Mike dirnt hasn't done that much more than a good job in green day but dookie has some brililant bass lines, basket case, longview, when I come around. Tre contains a song called Dirty Rotten Bastards, apart from the weird intro and first parts (it's kind of a rock opera) it's a cool punk song with a very cool bass solo at 3:15, in my opinion it has billies best solo too (about 1 minute later).
    The video mentioned in article -
    Well, thanks I guess I deliberately avoided adding it in case UG might reproach me for doing some indirect Fender advertising through the article, but hey. I assume it's not such a big deal.
    I already said that in the article. Sure, he surely did some good stuff that stands out from what he's usually known for doing, in terms of musicality. But he didn't maintain such creativity over his career, far from it. He happens to be a famous bassist because he's a part of a famous band, but if it weren't the case, nobody would quote him as a "favourite bass player", and rightfully so.
    Because he's not a "lead bass player", and as you get older (gulp) your tastes do change, what you would've played when you were younger you might not find tasteful as you get older and so what you play changes. Also there's billies song writing to contend with as well, his style has changed from the early days of "Smoothed out slappy hours" and "Kerplunk" (if you want to hear some of Mike's good stuff check out those albums, i also like his bass tone a bit more on those albums) and so as the musical dynamic changes so will the rest of the bands' playing. There's no doubt in my mind Mike is a great melodic and very tasteful bassist, I always like his style.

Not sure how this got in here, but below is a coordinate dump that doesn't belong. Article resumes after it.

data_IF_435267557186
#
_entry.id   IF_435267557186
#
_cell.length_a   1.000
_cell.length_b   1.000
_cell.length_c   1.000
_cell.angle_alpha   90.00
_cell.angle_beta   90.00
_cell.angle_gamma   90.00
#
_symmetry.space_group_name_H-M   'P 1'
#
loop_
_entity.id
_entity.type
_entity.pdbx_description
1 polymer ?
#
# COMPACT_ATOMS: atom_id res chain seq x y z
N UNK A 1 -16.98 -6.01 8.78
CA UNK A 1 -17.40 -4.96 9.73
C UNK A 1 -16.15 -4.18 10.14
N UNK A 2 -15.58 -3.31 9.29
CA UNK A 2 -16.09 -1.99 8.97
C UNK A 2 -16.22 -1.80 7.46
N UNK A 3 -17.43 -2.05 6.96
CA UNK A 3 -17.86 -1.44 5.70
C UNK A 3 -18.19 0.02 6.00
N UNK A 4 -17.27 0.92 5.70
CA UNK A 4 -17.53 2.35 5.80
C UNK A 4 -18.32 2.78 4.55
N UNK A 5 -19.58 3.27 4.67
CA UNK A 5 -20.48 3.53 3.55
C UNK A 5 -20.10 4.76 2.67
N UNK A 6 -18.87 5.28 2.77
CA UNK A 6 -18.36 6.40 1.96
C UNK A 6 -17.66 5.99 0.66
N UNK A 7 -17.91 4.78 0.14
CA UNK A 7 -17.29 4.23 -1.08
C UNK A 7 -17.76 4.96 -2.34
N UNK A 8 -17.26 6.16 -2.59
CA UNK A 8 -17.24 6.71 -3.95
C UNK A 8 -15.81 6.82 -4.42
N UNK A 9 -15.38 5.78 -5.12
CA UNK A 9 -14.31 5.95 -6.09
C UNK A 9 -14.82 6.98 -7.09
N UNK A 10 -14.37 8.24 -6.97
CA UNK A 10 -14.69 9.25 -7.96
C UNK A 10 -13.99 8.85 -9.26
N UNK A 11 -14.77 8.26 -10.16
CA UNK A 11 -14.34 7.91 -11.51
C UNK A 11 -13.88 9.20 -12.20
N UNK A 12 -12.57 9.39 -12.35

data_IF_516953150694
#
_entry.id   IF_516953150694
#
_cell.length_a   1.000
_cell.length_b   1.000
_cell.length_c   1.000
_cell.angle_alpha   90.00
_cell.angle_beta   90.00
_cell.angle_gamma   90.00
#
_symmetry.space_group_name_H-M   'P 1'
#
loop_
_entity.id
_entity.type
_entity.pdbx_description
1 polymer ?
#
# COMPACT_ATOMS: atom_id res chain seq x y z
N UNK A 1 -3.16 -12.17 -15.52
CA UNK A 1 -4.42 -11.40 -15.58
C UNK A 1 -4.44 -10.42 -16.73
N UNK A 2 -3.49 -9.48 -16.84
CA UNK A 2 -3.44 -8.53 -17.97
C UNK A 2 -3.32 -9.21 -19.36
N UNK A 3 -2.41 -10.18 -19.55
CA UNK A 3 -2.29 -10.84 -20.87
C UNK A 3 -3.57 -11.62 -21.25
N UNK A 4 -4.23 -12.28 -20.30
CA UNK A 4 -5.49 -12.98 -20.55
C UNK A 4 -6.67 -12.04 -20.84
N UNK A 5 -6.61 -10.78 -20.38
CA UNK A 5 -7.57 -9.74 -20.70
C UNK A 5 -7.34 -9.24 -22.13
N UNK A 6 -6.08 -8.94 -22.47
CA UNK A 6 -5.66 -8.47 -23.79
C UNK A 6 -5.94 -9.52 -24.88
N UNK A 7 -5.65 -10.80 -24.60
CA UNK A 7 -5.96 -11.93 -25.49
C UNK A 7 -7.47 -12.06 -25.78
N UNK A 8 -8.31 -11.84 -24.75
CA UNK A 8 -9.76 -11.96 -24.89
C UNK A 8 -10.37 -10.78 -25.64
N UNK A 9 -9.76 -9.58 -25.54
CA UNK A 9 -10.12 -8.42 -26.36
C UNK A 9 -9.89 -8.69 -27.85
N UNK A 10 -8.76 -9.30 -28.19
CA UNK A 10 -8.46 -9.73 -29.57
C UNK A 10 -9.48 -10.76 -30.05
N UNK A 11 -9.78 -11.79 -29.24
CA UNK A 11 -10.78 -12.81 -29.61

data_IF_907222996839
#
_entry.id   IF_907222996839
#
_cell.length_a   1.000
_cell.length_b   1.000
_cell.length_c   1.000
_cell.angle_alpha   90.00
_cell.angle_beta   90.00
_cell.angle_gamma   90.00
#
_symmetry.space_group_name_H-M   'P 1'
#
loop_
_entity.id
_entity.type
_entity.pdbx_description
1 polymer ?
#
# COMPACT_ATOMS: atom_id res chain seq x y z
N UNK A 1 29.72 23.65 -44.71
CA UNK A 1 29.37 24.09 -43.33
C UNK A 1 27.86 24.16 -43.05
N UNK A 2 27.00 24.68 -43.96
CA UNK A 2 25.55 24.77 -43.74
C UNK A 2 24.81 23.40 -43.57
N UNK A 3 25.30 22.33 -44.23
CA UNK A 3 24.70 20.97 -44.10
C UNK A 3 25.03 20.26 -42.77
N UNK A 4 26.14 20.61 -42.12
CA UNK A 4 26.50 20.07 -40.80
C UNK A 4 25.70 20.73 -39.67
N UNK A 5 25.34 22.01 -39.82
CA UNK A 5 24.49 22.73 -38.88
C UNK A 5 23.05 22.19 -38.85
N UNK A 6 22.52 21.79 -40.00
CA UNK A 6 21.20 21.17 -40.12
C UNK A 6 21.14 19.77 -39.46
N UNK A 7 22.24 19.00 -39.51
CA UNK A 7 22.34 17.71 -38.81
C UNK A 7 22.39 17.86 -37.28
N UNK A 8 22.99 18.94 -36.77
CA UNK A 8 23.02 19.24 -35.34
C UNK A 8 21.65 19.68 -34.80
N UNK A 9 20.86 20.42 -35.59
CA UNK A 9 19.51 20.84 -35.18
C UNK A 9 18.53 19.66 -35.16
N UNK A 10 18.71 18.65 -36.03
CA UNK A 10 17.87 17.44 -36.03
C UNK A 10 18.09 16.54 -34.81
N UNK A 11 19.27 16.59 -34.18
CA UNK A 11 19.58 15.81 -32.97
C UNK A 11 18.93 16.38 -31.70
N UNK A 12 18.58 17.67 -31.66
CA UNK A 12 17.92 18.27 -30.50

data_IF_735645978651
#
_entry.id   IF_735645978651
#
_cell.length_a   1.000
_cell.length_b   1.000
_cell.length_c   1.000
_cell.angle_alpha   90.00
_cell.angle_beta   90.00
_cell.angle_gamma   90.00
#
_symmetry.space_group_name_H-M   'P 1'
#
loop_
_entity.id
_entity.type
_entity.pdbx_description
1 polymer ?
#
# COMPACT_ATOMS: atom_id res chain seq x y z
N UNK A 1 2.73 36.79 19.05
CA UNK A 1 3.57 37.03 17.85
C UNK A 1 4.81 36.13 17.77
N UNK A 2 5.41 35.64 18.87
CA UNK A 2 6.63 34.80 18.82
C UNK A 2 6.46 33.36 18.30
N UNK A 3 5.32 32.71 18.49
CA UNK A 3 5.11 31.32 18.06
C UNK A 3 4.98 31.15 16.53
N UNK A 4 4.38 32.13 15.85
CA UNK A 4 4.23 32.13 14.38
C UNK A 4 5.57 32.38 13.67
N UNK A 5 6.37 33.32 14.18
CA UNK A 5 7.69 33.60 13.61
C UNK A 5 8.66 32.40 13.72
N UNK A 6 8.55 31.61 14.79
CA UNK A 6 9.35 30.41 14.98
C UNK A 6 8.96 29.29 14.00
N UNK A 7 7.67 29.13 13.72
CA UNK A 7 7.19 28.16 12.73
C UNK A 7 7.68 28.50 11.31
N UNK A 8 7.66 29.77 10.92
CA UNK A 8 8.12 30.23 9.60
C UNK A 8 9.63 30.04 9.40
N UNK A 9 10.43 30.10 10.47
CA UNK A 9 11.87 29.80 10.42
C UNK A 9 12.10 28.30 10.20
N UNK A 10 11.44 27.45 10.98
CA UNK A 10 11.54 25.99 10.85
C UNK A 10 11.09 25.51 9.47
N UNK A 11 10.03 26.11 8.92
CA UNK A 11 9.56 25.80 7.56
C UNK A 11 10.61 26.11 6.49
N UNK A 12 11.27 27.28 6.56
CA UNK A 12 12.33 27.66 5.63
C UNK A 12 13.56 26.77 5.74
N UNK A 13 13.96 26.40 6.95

It is simple, he can't add more bass parts because he doesn't write the songs in Green Day, plus he's in a band where he can't just do anything more complex due to the style of the music but after playing 20 years bass of course you master it, who doesn't? And as for your question, what makes you a good musician are your abilities with your instrument, but this is very different from being a good composer, composition needs creativity, playing only need skills. Or I'll say it this way, what you can create makes you a good composer, what you can play makes you a good musician and there's a huge difference between these two, example, the beatles were amazing composer yet they sucked as musicians, as playing their instruments, modern metal bands can't write anything good or new, they just repeat the same things over and over yet they are extraordinary musicians with lots of skills but that's it. See the difference?